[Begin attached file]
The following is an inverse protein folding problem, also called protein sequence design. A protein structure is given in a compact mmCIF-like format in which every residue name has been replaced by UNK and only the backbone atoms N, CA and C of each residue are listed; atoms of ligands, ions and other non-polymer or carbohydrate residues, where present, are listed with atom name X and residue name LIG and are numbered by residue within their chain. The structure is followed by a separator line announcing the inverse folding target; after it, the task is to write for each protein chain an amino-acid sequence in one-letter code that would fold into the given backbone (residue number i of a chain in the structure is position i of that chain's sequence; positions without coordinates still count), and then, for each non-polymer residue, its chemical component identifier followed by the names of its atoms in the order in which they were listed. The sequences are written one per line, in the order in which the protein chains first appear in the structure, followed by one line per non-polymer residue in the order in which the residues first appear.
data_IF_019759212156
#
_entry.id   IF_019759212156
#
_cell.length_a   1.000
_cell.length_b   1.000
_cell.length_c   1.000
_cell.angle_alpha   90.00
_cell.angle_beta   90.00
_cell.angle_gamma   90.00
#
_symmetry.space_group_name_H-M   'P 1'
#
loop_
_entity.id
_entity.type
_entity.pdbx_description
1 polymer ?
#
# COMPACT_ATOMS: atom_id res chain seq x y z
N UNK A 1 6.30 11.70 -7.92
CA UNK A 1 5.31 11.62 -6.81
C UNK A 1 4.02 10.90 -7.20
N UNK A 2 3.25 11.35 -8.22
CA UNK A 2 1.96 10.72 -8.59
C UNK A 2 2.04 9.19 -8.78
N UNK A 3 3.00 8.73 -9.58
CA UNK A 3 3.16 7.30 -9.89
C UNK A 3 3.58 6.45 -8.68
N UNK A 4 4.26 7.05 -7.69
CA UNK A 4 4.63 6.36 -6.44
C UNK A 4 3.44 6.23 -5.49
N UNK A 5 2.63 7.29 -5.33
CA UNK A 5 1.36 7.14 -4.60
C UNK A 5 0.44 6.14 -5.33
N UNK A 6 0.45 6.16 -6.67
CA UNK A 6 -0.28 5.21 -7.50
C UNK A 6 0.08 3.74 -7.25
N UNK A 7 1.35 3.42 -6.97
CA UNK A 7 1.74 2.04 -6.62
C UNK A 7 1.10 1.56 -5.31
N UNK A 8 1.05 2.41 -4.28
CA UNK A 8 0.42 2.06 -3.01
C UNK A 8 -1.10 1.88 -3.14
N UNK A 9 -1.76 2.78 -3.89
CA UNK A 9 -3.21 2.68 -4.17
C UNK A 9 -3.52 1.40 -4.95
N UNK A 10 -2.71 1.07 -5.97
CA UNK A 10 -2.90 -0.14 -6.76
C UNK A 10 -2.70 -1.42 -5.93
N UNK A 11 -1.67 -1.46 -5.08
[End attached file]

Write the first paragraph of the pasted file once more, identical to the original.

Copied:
The following is an inverse protein folding problem, also called protein sequence design. A protein structure is given in a compact mmCIF-like format in which every residue name has been replaced by UNK and only the backbone atoms N, CA and C of each residue are listed; atoms of ligands, ions and other non-polymer or carbohydrate residues, where present, are listed with atom name X and residue name LIG and are numbered by residue within their chain. The structure is followed by a separator line announcing the inverse folding target; after it, the task is to write for each protein chain an amino-acid sequence in one-letter code that would fold into the given backbone (residue number i of a chain in the structure is position i of that chain's sequence; positions without coordinates still count), and then, for each non-polymer residue, its chemical component identifier followed by the names of its atoms in the order in which they were listed. The sequences are written one per line, in the order in which the protein chains first appear in the structure, followed by one line per non-polymer residue in the order in which the residues first appear.